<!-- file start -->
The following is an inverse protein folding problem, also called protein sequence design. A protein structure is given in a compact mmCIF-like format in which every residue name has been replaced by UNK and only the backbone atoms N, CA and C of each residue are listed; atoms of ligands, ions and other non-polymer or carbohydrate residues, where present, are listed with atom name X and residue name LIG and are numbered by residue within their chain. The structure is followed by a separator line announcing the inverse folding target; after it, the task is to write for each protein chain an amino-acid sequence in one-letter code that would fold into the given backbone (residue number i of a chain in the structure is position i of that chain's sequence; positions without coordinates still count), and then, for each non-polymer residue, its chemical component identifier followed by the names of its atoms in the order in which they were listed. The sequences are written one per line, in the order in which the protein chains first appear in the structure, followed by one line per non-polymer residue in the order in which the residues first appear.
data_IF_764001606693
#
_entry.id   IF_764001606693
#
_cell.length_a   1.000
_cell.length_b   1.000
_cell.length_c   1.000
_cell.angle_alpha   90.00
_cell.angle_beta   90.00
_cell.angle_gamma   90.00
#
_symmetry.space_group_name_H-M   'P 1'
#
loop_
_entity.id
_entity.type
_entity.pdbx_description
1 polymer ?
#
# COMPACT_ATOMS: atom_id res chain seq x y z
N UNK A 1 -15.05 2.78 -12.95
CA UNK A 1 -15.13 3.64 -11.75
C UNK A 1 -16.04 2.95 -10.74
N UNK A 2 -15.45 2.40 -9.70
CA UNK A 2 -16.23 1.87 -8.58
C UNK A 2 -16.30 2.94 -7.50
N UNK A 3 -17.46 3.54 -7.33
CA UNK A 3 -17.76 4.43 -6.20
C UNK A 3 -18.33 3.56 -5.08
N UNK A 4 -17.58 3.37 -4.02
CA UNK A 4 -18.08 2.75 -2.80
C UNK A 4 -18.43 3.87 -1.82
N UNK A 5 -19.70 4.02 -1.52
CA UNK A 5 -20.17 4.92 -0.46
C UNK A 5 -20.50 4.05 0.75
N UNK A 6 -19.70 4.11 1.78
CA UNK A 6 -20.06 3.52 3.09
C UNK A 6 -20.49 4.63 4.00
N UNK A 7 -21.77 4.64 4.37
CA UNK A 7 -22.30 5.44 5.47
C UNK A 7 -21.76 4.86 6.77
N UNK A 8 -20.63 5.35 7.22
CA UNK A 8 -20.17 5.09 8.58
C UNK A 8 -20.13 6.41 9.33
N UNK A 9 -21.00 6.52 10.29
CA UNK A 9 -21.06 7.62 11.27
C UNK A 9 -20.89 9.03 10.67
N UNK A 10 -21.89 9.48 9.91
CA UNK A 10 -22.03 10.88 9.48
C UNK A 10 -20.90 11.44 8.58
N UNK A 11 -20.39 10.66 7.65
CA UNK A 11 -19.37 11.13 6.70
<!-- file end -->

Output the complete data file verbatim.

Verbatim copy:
The following is an inverse protein folding problem, also called protein sequence design. A protein structure is given in a compact mmCIF-like format in which every residue name has been replaced by UNK and only the backbone atoms N, CA and C of each residue are listed; atoms of ligands, ions and other non-polymer or carbohydrate residues, where present, are listed with atom name X and residue name LIG and are numbered by residue within their chain. The structure is followed by a separator line announcing the inverse folding target; after it, the task is to write for each protein chain an amino-acid sequence in one-letter code that would fold into the given backbone (residue number i of a chain in the structure is position i of that chain's sequence; positions without coordinates still count), and then, for each non-polymer residue, its chemical component identifier followed by the names of its atoms in the order in which they were listed. The sequences are written one per line, in the order in which the protein chains first appear in the structure, followed by one line per non-polymer residue in the order in which the residues first appear.
data_IF_764001606693
#
_entry.id   IF_764001606693
#
_cell.length_a   1.000
_cell.length_b   1.000
_cell.length_c   1.000
_cell.angle_alpha   90.00
_cell.angle_beta   90.00
_cell.angle_gamma   90.00
#
_symmetry.space_group_name_H-M   'P 1'
#
loop_
_entity.id
_entity.type
_entity.pdbx_description
1 polymer ?
#
# COMPACT_ATOMS: atom_id res chain seq x y z
N UNK A 1 -15.05 2.78 -12.95
CA UNK A 1 -15.13 3.64 -11.75
C UNK A 1 -16.04 2.95 -10.74
N UNK A 2 -15.45 2.40 -9.70
CA UNK A 2 -16.23 1.87 -8.58
C UNK A 2 -16.30 2.94 -7.50
N UNK A 3 -17.46 3.54 -7.33
CA UNK A 3 -17.76 4.43 -6.20
C UNK A 3 -18.33 3.56 -5.08
N UNK A 4 -17.58 3.37 -4.02
CA UNK A 4 -18.08 2.75 -2.80
C UNK A 4 -18.43 3.87 -1.82
N UNK A 5 -19.70 4.02 -1.52
CA UNK A 5 -20.17 4.92 -0.46
C UNK A 5 -20.50 4.05 0.75
N UNK A 6 -19.70 4.11 1.78
CA UNK A 6 -20.06 3.52 3.09
C UNK A 6 -20.49 4.63 4.00
N UNK A 7 -21.77 4.64 4.37
CA UNK A 7 -22.30 5.44 5.47
C UNK A 7 -21.76 4.86 6.77
N UNK A 8 -20.63 5.35 7.22
CA UNK A 8 -20.17 5.09 8.58
C UNK A 8 -20.13 6.41 9.33
N UNK A 9 -21.00 6.52 10.29
CA UNK A 9 -21.06 7.62 11.27
C UNK A 9 -20.89 9.03 10.67
N UNK A 10 -21.89 9.48 9.91
CA UNK A 10 -22.03 10.88 9.48
C UNK A 10 -20.90 11.44 8.58
N UNK A 11 -20.39 10.66 7.65
CA UNK A 11 -19.37 11.13 6.70